First generation relay: Battery(1) fuel pump(7) and ECU/injectors (3).
Second generation relay: Battery(7) fuel pump(4) and ECU/injectors (6).
Acura Legend and TL: Battery(1) fuel pump(7) and ECU/injectors (3).

 WARNING:   Do not short the battery power (+) to terminal 8 (or terminal 1 for the 95-97 Civic) on the wire harness connector or there may be an internal ECU damage

The following test is for most Accords, mainly for the Accord 88-94 and for the Acura or for most generic main relays.

Step 1: Attach the battery positive terminal to the No.4 terminal (for the Accord) or No.6 (for the Acura) and the battery negative to the No.8 terminal of the main relay. Then check for continuity between the No.5 terminal and No.7 terminal of the main relay.

  • If there is continuity, go to step 2.
  • If there is no continuity, solder the relay terminal and retest.


ECU pinout

Step 2: Attach the battery positive terminal to the No.5 terminal and the battery negative to the No.2 terminal of the main relay. Then check for continuity between the No.1 terminal and No.3 terminal of the main relay.

  • If there is continuity, go to step 3.
  • If there is no continuity, solder the relay terminal and retest.

Step 3: Attach the battery positive terminal to the No.3 terminal and the battery negative to the No.8 terminal of the main relay. Then check for continuity between the No.5 terminal and No.7 terminal of the main relay.

  • If there is continuity, the relay is OK. If the fuel pump still does not work, check the harness and/or fuel pump.
  • If there is no continuity, resolder the relay terminal and retest.

 

 

For the Civic 95-97.

Step 1: Attach the battery positive terminal to the No.2 and the battery negative to the No.1 terminal of the main relay. Then check for continuity between the No.5 terminal and No.4 terminal of the main relay.

  • If there is continuity, go to step 2.
  • If there is no continuity, solder the relay terminal and retest.

Step 2: Attach the battery positive terminal to the No.5 terminal and the battery negative to the No.3 terminal of the main relay. Then check for continuity between the No.7 terminal and No.6 terminal of the main relay.

  • If there is continuity, go to step 3.
  • If there is no continuity, solder the relay terminal and retest.

Step 3: Attach the battery positive terminal to the No.6 terminal and the battery negative to the No.1 terminal of the main relay. Then check for continuity between the No.5 terminal and No.4 terminal of the main relay.

  • If there is continuity, the relay is OK. If the fuel pump still does not work, check the harness and/or fuel pump.
  • If there is no continuity, solder the relay terminal and retest.

Note: This relay is the same version as the Acura, but differs only by the printing. This would mean that these species of relay are manufactured in two formats.

 

 

Main Relay in Circuit Test

 

Main Relay Terminals: For most Accords: While still connected to the vehicle check that:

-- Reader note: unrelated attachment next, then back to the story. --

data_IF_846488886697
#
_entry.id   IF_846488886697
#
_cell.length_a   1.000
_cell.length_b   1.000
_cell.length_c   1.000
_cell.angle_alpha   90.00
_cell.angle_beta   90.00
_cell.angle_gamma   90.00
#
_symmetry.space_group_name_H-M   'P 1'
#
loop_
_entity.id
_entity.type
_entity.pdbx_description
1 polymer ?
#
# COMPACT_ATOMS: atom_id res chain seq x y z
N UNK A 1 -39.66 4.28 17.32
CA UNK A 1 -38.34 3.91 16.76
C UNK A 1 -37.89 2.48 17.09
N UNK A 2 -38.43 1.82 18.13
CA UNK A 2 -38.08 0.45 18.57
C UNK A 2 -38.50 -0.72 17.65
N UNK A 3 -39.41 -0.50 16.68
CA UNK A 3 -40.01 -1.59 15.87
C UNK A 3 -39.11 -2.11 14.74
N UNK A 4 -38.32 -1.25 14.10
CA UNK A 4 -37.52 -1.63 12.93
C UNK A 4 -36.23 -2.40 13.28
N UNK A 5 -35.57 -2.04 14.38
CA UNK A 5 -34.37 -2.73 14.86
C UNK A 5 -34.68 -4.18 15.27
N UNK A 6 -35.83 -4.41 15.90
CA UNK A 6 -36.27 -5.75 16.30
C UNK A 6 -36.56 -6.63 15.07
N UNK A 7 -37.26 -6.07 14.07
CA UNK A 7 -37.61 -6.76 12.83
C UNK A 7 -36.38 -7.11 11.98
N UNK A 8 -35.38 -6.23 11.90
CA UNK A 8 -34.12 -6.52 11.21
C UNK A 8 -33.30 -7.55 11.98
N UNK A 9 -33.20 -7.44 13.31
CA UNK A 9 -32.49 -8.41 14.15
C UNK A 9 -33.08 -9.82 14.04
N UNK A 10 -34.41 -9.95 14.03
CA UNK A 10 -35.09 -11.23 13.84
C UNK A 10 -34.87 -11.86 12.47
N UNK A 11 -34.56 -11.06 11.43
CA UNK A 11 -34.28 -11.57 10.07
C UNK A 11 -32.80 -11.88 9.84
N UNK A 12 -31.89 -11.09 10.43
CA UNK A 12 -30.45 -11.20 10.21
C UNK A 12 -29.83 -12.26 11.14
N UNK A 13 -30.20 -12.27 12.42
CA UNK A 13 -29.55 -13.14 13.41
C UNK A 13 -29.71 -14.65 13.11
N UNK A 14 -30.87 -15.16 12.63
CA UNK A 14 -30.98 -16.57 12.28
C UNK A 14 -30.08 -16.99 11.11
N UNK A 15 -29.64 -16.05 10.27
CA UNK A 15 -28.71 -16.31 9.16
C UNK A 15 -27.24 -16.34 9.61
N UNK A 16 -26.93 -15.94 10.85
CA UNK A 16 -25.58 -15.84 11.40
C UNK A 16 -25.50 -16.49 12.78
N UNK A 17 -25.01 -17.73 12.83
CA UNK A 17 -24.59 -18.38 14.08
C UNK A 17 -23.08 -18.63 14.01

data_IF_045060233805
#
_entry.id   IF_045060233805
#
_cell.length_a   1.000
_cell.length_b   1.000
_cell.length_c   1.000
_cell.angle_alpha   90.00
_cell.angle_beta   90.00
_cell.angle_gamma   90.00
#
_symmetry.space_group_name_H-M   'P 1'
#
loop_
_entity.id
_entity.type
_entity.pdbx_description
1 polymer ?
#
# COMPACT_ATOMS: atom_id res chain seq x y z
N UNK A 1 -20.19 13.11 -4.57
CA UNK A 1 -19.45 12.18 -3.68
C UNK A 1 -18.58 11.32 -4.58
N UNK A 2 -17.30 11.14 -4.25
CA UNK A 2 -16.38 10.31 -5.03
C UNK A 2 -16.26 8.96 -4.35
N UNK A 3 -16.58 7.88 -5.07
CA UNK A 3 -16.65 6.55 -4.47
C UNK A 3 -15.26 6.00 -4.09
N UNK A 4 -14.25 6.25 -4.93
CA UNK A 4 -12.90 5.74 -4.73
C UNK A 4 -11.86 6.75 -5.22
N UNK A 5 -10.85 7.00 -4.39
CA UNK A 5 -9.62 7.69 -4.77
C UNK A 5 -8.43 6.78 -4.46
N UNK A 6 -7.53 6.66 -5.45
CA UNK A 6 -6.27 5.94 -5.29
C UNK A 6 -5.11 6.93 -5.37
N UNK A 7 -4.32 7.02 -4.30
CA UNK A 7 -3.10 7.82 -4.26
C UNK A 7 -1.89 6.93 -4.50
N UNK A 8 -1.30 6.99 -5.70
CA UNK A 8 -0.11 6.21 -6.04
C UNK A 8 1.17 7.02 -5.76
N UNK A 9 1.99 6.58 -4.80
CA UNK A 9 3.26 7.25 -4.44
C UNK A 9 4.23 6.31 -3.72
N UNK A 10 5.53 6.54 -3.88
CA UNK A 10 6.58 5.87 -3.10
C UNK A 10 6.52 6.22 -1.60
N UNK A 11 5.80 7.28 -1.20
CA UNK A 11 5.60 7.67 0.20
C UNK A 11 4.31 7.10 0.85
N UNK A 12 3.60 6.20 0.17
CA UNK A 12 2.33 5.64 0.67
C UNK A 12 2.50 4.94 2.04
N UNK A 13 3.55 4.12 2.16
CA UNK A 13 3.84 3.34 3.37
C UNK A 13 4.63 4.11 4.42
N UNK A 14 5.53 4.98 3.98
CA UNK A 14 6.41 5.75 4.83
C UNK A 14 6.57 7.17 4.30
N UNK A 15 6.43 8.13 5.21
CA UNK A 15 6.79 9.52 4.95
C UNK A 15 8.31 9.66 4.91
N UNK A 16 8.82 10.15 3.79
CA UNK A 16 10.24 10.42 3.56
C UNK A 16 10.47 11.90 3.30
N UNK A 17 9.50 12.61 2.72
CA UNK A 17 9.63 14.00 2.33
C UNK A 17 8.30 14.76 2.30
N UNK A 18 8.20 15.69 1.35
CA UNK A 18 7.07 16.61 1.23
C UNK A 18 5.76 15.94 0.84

1. Yel/blue should have +12 volts battery, always.
  2. Blk  should be grounded always. Connect your negative voltmeter or DMM lead here.
  3. Blk/yel should have +12 volts with ignition ON.
  4. Not used. 
  5. Yel/blk  should be +12 volts with ignition ON.
  6. Blu/Red (auto only) Blk/grn (manual only) should be +12 volts at START.
  7. Yellow should have +12 volts temporary with ignition ON, if idling or start Yellow should have +12 volts.
  8. Grn/blk  should ground temporary with ignition ON or idling, if idling or start Grn/blk should ground.
If all readings are okay except on either terminal 3) ECU-Injector or terminal 7) Pump then the relay is dead and should be should be soldered.

Schematic diagram

Main Relay Acura Legend, TL, and RL Bench Test.

Step 1: Attach the battery positive terminal to the No.4 terminal and the battery negative to the No.8 terminal of the main relay. Then check for continuity between the No.5 terminal and No.7 terminal of the main relay.

  • If there is continuity, go to step 2.
  • If there is no continuity, solder the relay terminal and retest.

Step 2: Attach the battery positive terminal to the No.6 terminal and the battery negative to the No.2 terminal of the main relay. Then check for continuity between the No.1 terminal and No.3 terminal of the main relay.

  • If there is continuity, go to step 3.
  • If there is no continuity, solder the relay terminal and retest.

Step 3: Attach the battery positive terminal to the No.3 terminal and the battery negative to the No.8 terminal of the main relay. Then check for continuity between the No.5 terminal and No.7 terminal of the main relay.

  • If there is continuity, the relay is OK. If the fuel pump still does not work, check the harness and/or fuel pump.
  • If there is no continuity, re-solder the relay terminal and retest.
Factory unabridged Legend first generation main relay and fuel pump test and how to install fuel pump.  cache
Factory unabridged 95-97 Civic main relay test   cache